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It Changes Nothing

December 10, 2014 | by

If you’ve never seen it, watch Clarice Lispector’s first and only TV interview, from February 1977, when she appeared on TV Cultura in São Paulo. She’d arrived intending to appear in a program about film, apparently, when the station’s director summoned his nerve and asked for an interview. She died later that year.

Lispector is restless, and charmingly curt, throughout the interview—it seems as if she really, really doesn’t want to be there. Even under duress, though, she gives stronger, more meaningful answers than many writers give at their most accessible. “I write without the hope that what I write can change anything at all. It changes nothing … Because at the end of the day we’re not trying to change things. We’re trying to open up somehow.”

At one point, the interlocutor asks, “What, in your opinion, is the role of the Brazilian writer today?”

“To speak as little as possible,” she says, her head tilted, her thumb half-massaging her temple, a cigarette between her fingers.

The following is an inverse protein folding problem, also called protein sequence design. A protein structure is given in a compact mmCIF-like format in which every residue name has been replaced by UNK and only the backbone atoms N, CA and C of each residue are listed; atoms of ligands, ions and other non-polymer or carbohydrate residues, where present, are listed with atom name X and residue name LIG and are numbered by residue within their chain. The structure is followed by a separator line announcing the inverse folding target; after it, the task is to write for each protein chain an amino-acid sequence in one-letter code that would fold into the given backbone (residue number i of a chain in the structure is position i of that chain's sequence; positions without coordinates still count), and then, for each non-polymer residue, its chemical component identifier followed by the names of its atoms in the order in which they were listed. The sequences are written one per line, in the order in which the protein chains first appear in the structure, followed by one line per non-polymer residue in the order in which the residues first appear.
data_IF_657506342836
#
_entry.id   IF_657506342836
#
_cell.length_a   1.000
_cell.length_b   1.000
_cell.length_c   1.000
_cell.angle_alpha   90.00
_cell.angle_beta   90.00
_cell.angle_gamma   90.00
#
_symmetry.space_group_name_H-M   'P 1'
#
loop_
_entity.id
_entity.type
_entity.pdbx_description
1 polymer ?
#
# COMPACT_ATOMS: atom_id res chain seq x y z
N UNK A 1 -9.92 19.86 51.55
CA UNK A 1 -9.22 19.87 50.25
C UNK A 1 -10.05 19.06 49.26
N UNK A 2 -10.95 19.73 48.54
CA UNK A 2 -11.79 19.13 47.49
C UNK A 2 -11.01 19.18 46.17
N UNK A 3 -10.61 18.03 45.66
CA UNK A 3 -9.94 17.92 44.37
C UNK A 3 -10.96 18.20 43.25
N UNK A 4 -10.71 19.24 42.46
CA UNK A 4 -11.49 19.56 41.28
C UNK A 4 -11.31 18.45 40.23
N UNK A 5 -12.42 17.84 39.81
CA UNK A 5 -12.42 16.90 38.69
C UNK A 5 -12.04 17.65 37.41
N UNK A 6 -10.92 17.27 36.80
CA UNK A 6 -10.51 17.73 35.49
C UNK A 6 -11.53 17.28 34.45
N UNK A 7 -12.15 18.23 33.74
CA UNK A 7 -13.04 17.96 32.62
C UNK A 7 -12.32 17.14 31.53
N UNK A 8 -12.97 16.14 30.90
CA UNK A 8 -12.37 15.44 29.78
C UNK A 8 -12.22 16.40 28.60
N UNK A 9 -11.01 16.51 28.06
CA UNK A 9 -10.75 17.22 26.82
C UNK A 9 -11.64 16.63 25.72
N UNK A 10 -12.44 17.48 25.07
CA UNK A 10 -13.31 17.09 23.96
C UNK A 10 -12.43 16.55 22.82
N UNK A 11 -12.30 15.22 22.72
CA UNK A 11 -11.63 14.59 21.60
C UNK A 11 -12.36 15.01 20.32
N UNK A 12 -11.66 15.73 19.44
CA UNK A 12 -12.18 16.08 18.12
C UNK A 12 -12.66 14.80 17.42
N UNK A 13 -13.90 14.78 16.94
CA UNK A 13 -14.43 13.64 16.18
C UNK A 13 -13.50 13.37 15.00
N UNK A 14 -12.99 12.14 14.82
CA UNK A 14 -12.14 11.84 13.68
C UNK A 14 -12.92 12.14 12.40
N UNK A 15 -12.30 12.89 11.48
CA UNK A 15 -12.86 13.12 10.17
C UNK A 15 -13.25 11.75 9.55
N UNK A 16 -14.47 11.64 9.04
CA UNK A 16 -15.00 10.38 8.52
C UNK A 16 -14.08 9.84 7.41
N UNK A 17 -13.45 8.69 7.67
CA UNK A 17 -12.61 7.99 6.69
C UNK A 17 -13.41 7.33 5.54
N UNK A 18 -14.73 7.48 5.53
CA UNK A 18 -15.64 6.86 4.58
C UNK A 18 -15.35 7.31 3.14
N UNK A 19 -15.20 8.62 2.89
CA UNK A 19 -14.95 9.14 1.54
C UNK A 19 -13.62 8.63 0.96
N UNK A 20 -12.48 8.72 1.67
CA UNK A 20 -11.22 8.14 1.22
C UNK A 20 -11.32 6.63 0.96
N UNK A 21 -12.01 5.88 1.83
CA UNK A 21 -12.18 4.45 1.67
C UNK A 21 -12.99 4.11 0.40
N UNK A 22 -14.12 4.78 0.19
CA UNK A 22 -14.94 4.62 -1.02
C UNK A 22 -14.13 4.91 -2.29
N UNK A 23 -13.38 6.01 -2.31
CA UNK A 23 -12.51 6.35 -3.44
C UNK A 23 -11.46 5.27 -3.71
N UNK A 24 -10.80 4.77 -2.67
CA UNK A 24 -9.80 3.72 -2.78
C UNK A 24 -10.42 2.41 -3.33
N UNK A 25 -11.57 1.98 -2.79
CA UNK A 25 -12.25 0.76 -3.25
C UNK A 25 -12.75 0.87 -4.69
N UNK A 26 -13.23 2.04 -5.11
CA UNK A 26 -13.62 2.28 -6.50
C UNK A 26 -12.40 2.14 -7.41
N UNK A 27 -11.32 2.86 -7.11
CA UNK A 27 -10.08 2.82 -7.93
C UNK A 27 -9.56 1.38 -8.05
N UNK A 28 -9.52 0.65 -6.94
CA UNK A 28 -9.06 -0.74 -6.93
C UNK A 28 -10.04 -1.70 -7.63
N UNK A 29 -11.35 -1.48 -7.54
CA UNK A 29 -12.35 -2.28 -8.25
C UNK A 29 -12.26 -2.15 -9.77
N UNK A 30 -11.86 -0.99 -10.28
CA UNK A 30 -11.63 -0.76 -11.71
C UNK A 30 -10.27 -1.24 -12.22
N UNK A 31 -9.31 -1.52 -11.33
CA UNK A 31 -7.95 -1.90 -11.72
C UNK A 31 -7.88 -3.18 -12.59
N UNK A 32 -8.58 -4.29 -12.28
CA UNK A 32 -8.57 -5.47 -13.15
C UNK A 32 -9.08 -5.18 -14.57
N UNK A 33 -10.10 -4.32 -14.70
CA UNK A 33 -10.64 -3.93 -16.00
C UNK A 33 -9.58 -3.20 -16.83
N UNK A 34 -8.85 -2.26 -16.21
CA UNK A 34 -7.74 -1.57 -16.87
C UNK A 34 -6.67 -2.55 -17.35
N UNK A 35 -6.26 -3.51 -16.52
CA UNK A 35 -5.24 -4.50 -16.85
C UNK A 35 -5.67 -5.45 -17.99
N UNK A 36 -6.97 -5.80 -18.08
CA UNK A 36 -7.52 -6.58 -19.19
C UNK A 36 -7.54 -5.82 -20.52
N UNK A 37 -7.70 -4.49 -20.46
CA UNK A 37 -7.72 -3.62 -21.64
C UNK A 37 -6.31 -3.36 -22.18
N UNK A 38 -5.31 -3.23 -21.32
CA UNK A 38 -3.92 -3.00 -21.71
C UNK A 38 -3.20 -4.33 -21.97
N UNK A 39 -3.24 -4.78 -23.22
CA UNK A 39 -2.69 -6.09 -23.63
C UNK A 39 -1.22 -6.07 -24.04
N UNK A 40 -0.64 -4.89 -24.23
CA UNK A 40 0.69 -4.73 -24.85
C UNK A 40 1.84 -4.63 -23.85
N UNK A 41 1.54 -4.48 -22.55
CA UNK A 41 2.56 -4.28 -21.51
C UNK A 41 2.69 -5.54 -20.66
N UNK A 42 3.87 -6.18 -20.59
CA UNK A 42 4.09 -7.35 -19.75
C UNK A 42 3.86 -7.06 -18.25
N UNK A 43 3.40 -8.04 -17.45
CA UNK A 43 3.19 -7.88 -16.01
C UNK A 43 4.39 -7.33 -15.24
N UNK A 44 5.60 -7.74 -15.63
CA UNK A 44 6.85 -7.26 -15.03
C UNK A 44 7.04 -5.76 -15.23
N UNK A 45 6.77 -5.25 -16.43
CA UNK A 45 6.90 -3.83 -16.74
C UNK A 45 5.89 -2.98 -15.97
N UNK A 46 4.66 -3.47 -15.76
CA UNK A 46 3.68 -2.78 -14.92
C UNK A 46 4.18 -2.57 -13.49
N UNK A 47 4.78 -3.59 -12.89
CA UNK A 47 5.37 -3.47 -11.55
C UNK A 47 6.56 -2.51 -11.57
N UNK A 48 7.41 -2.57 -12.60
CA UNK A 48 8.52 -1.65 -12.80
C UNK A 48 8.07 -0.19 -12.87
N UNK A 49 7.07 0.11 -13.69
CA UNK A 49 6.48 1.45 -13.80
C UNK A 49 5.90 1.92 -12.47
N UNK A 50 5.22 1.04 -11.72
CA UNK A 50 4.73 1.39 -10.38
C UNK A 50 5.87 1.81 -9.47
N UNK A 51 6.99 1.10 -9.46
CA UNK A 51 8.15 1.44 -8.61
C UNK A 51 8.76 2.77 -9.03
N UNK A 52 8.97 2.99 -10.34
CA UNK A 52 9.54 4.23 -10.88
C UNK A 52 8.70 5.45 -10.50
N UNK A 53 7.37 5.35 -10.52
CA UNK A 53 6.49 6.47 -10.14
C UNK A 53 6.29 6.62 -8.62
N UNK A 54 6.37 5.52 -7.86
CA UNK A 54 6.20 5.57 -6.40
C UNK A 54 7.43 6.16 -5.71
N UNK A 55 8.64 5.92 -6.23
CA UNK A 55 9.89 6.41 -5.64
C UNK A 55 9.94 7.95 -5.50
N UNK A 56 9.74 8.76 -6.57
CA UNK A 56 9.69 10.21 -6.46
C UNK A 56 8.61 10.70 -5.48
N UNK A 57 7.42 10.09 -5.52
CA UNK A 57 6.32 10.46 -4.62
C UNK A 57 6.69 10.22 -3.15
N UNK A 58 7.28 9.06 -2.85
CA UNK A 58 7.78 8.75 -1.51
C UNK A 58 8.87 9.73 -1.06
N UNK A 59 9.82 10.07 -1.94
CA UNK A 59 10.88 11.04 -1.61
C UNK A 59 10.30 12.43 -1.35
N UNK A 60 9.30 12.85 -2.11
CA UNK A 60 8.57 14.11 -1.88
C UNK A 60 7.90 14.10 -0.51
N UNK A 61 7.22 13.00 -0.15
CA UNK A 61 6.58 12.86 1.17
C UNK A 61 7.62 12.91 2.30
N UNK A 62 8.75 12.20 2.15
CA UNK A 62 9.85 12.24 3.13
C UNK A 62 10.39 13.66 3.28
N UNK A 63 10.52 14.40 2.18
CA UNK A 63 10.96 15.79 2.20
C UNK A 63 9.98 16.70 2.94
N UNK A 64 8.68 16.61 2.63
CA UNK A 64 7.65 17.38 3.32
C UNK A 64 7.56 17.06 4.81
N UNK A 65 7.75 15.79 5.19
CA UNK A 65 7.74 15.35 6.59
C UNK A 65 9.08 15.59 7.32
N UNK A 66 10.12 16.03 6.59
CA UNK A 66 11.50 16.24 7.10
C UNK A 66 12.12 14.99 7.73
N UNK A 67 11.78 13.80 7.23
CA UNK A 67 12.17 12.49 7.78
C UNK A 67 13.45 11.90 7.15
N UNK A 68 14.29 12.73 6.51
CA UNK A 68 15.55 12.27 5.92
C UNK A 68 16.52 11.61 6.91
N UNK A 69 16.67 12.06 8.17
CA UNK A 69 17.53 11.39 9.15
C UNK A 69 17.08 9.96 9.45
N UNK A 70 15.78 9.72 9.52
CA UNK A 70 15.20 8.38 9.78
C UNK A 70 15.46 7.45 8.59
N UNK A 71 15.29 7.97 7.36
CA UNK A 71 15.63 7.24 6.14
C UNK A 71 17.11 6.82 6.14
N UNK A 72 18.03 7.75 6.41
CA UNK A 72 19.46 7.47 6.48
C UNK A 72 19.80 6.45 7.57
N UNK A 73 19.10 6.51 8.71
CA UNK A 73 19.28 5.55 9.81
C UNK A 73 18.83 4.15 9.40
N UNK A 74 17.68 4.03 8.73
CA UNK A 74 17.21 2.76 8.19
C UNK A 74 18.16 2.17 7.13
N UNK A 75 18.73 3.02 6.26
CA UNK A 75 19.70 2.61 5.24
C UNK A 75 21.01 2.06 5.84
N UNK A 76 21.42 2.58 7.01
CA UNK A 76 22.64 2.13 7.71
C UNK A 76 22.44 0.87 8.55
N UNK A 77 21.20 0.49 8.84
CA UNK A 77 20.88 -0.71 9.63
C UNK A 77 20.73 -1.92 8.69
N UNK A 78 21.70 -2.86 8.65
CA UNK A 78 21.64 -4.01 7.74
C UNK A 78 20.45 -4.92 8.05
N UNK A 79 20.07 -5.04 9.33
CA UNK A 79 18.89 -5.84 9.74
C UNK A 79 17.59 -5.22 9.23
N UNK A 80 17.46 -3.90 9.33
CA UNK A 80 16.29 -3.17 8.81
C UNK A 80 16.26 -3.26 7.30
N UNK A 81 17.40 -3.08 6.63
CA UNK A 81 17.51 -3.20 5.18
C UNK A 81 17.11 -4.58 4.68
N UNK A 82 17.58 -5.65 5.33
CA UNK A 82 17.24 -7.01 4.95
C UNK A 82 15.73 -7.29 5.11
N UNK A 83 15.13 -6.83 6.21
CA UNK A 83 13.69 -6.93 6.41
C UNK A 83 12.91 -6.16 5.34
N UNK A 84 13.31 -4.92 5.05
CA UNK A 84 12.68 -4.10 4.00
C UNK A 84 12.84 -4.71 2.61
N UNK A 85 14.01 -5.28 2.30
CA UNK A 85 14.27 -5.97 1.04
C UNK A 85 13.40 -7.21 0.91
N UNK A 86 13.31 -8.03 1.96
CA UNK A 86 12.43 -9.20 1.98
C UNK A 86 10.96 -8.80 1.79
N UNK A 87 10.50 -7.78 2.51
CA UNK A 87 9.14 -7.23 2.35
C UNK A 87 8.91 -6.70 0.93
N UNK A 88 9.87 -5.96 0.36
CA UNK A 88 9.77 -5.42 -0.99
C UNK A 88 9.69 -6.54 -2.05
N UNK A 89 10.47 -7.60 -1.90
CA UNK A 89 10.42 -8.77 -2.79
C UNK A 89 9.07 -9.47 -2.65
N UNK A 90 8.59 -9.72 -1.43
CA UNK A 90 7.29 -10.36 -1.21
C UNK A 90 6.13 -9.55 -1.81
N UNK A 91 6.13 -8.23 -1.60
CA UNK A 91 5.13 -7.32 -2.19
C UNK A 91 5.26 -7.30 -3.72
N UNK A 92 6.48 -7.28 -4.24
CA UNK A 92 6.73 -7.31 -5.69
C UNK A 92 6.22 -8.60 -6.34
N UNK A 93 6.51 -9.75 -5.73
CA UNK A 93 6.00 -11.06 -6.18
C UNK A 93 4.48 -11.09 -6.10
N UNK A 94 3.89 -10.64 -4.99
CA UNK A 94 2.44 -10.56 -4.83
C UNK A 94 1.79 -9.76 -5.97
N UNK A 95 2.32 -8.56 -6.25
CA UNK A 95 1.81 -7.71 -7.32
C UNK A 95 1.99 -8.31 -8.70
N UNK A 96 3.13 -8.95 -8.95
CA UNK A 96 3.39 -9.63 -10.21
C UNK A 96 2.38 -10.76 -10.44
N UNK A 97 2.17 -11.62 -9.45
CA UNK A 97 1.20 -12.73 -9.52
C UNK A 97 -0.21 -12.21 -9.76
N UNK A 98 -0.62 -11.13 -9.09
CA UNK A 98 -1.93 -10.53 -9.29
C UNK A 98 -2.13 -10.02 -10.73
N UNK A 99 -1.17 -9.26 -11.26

1. Tiago Ramos | December 10, 2014 at 10:45 pm

    This interview is a real treasure. I love the way Clarice Lispector talks, in that slow, musical, Northeastern accent, her trademark lisp, and oh so serious! I was hypnotized during the whole thing.
    She has an elegant, terse, and yet coloquial Portuguese that one finds nowhere in Brazil nowadays.

    My thanks for the delightful post.

  2. Nina Andresen | December 11, 2014 at 3:57 am

    Thank you! A wonderful writer! It shows that she is uncomfortable being interviewed, though. I feel bad for her.

    She passed away that same year (1977). Still so young. Why does she declare herself dead and say that she speaks from her grave, when her actual passing is only months away? I appreciate the interview, but must say I find it a bit sad and morbid.

  3. Sarah C. Nathan | December 12, 2014 at 10:14 am

    This was wonderful thank you. I watched the whole thing and enjoyed it very much. She didn’t really smile at all…

  4. Vinícius Costa | December 13, 2014 at 4:11 pm

    Her books touch me a lot because they are written in a very simple way, but they are full of insights and mysteries. Clarice Lispector’s writing makes us think about the meaning of being in this world. In the end, we still don’t know, but we start to understand we have no answers.

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